The novel’s rather unsuccessful 1986 film adaptation of the same name does the disservice of swapping the bustling, frenetic setting of New York for the glacial calm of Madrid. Given a decidedly European slant of measured cool and elegance, the original narrative is defanged and rendered limp; New York City provides its title character with a restless milieu of personalized fears and anxieties, manifested in Bardin’s observing of the “New York minute” in an American city-dweller’s life. Philip, in his cinematic construction, flounders hopelessly in a scenic and foreign city, divorced from the self-reflexivity that the novel’s text provides, with the New York City backdrop serving as a projection of human angst.
Featuring an odd assortment of actors, including Tony Curtis, Irene Miracle (known mostly for Midnight Express) and Scott Paulin (an actor of mainly TV series), the film straggles and meanders around its complicated plot. Its updating of the story’s original timeframe, from the ‘40’s to an ‘80s yuppie world of power suits and starched preppy shirts, inhibits any sympathy the viewer might feel for these characters mired in their woes; watching them lounge miserably in their finery and the generous helpings of riches on display, it’s difficult to feel compassion for anyone onscreen.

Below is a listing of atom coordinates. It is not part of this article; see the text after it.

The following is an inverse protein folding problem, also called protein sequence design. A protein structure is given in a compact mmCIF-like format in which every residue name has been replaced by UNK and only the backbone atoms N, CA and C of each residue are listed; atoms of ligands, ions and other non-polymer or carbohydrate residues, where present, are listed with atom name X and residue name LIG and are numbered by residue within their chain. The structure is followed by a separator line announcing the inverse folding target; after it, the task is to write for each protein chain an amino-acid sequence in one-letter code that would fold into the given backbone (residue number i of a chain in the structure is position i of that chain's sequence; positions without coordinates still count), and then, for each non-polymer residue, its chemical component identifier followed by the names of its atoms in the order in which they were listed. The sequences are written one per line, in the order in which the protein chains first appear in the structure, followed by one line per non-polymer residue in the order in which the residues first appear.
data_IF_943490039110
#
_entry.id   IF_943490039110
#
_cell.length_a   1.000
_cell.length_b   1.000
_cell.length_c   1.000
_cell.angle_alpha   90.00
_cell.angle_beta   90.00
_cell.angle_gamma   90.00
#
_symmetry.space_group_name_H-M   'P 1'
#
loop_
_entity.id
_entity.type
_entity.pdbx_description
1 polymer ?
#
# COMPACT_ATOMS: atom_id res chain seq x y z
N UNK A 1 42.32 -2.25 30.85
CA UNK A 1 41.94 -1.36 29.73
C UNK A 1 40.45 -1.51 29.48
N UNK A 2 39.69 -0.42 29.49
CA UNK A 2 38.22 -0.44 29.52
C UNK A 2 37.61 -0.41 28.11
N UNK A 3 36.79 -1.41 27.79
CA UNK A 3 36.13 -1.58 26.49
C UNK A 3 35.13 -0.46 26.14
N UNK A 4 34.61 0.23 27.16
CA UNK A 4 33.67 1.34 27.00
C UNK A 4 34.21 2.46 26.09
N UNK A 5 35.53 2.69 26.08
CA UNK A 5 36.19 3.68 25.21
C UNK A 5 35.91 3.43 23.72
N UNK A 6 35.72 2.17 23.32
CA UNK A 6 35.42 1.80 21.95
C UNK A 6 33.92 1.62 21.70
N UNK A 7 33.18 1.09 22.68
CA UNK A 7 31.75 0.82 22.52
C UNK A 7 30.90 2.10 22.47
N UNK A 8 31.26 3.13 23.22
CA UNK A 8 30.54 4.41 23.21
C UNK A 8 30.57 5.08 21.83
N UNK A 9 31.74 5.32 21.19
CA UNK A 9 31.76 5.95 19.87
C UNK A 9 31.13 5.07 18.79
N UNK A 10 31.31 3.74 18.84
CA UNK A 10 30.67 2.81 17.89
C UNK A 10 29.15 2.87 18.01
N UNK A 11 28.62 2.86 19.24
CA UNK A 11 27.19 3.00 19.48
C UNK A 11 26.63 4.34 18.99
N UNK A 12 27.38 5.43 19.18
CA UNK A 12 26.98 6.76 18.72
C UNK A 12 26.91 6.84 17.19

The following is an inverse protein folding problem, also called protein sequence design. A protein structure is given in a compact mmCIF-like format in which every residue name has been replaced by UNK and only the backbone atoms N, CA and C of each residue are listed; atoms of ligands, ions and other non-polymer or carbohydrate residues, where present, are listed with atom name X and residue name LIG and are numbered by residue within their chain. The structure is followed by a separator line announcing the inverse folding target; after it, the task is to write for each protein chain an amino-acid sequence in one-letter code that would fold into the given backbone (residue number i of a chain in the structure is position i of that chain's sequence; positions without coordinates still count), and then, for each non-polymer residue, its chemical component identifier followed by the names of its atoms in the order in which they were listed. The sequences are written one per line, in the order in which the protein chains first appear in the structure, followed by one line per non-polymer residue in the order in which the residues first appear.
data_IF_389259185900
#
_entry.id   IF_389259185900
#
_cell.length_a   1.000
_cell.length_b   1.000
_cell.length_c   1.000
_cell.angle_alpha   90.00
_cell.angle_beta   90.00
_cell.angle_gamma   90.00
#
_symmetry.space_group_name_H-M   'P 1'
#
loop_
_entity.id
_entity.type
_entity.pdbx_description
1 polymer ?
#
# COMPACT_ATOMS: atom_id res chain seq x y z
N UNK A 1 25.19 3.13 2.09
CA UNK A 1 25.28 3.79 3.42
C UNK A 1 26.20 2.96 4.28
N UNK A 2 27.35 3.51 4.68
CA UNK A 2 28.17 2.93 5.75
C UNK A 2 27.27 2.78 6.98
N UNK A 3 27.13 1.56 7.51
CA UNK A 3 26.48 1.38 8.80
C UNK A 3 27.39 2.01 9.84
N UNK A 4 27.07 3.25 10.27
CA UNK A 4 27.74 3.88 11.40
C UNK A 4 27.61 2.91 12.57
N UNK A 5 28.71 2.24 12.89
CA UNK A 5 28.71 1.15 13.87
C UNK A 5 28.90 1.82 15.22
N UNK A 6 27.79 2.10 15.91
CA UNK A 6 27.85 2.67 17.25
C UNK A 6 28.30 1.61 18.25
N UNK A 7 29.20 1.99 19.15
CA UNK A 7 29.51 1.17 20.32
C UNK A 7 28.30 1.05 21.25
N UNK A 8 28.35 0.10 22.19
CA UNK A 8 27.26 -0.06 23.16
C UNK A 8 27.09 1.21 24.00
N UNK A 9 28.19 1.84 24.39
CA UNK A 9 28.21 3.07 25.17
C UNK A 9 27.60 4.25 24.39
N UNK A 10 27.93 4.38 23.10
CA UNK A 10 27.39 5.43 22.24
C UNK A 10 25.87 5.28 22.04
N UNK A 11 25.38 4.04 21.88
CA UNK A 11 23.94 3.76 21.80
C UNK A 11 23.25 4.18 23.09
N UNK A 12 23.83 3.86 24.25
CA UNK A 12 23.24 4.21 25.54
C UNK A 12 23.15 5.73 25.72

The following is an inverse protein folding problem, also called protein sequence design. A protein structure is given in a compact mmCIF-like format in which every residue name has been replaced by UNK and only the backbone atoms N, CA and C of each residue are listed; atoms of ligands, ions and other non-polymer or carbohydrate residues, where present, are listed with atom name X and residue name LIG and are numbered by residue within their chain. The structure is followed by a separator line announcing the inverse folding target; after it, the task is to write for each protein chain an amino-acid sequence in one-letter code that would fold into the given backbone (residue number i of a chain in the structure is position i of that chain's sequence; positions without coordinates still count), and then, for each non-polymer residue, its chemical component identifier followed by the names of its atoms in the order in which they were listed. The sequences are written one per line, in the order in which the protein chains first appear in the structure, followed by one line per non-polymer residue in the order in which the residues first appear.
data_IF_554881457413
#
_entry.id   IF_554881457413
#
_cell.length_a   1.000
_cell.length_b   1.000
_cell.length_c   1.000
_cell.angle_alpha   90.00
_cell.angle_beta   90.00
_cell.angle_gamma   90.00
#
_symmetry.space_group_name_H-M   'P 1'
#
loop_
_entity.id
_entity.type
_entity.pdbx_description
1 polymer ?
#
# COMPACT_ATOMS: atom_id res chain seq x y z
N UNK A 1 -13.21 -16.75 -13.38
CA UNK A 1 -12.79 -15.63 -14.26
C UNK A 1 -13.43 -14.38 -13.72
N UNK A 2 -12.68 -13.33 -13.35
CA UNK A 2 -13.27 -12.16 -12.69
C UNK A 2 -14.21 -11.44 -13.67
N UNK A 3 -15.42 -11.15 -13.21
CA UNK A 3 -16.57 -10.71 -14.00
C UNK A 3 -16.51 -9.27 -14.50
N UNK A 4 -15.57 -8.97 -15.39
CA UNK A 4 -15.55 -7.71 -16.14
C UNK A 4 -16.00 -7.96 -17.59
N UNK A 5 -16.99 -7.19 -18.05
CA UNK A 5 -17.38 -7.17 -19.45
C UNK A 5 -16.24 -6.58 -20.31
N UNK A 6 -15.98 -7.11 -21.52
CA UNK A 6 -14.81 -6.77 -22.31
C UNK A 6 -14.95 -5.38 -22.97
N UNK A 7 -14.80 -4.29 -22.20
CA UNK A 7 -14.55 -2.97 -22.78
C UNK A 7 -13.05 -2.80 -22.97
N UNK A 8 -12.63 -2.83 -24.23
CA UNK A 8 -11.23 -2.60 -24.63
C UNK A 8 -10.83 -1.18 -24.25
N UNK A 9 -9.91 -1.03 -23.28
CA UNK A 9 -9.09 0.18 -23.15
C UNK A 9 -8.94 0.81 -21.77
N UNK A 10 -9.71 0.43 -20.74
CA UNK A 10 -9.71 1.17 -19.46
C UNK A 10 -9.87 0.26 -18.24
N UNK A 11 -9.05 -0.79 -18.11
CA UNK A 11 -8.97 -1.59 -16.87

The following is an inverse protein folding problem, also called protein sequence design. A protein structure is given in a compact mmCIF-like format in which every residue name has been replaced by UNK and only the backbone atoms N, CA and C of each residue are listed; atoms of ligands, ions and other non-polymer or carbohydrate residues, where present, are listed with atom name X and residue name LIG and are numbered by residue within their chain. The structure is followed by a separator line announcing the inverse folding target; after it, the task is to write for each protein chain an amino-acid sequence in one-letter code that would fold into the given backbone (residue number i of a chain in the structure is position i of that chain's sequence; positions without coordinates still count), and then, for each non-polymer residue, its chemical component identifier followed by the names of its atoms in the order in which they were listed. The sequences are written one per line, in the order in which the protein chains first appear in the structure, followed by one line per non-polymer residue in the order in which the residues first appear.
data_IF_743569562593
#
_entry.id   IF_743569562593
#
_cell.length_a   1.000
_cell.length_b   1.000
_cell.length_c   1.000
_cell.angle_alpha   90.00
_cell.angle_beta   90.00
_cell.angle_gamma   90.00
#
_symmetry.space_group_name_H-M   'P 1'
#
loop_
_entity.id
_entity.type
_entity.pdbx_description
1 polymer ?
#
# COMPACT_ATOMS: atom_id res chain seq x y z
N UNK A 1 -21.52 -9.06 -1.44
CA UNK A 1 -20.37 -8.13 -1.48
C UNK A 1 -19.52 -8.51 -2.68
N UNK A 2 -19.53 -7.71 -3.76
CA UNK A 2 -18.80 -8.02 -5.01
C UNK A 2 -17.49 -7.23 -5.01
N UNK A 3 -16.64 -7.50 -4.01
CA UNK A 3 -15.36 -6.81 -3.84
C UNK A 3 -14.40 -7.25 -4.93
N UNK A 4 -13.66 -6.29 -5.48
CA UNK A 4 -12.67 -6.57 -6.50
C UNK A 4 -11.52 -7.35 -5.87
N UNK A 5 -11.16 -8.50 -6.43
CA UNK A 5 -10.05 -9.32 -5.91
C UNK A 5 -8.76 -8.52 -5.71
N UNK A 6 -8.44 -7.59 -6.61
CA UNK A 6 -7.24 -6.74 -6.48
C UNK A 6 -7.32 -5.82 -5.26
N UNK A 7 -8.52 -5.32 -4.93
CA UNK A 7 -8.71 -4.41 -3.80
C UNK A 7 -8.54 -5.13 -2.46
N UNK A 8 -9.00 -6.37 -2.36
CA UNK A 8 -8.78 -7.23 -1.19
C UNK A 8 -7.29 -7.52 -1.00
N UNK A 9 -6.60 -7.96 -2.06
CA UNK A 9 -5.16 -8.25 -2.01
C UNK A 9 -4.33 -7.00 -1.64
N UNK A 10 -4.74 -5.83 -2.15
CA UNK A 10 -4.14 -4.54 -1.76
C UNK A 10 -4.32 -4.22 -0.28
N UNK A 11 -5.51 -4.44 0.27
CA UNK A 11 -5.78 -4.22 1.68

Philip Banter (Scott Paulin) in the film adaptation of The Last of Philip Banter fights to keep his sanity.
Filmmaker Hervé Hachuel, (who had previously worked as an executive producer for a Pedro Almodóvar film), displays a hyperbolic touch by casting an overworked and exasperated Tony Curtis as Steven Foster (renamed Charles here); Curtis’ unapologetically American manner is at odds with the very European ambience of the film. It is this and other similar clashes of culture which present the crux of the problem with the film.